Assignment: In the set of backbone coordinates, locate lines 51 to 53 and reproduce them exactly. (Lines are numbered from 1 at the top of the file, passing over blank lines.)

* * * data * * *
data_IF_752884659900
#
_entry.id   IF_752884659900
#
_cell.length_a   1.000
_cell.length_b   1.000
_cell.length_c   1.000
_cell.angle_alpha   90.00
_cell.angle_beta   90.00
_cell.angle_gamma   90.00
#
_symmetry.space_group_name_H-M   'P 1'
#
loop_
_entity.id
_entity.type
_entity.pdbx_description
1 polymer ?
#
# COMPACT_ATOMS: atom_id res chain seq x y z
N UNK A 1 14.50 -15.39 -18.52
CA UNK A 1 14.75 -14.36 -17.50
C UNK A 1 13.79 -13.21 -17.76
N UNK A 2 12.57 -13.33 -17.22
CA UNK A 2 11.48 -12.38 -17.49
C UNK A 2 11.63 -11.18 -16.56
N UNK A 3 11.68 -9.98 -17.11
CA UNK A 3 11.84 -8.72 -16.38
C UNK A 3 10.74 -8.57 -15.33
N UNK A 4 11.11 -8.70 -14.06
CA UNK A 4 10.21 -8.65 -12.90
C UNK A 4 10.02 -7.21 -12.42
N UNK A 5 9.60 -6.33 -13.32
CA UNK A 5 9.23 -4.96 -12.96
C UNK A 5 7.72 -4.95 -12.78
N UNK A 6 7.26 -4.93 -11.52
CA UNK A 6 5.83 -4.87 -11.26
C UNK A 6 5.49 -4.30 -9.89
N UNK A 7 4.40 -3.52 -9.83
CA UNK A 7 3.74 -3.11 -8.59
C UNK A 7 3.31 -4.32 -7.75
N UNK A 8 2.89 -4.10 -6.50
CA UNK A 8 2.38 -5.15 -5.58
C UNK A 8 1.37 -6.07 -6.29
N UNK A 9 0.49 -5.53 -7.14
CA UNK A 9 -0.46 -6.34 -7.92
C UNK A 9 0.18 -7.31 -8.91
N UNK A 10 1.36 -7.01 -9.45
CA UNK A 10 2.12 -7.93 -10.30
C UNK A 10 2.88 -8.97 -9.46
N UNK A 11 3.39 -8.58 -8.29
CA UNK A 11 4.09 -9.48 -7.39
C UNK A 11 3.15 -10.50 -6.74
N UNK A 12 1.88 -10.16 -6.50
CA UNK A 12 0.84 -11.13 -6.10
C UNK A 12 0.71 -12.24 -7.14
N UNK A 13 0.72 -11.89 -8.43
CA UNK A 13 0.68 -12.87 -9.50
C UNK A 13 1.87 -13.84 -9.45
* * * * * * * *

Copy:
N UNK A 11 3.39 -8.58 -8.29
CA UNK A 11 4.09 -9.48 -7.39
C UNK A 11 3.15 -10.50 -6.74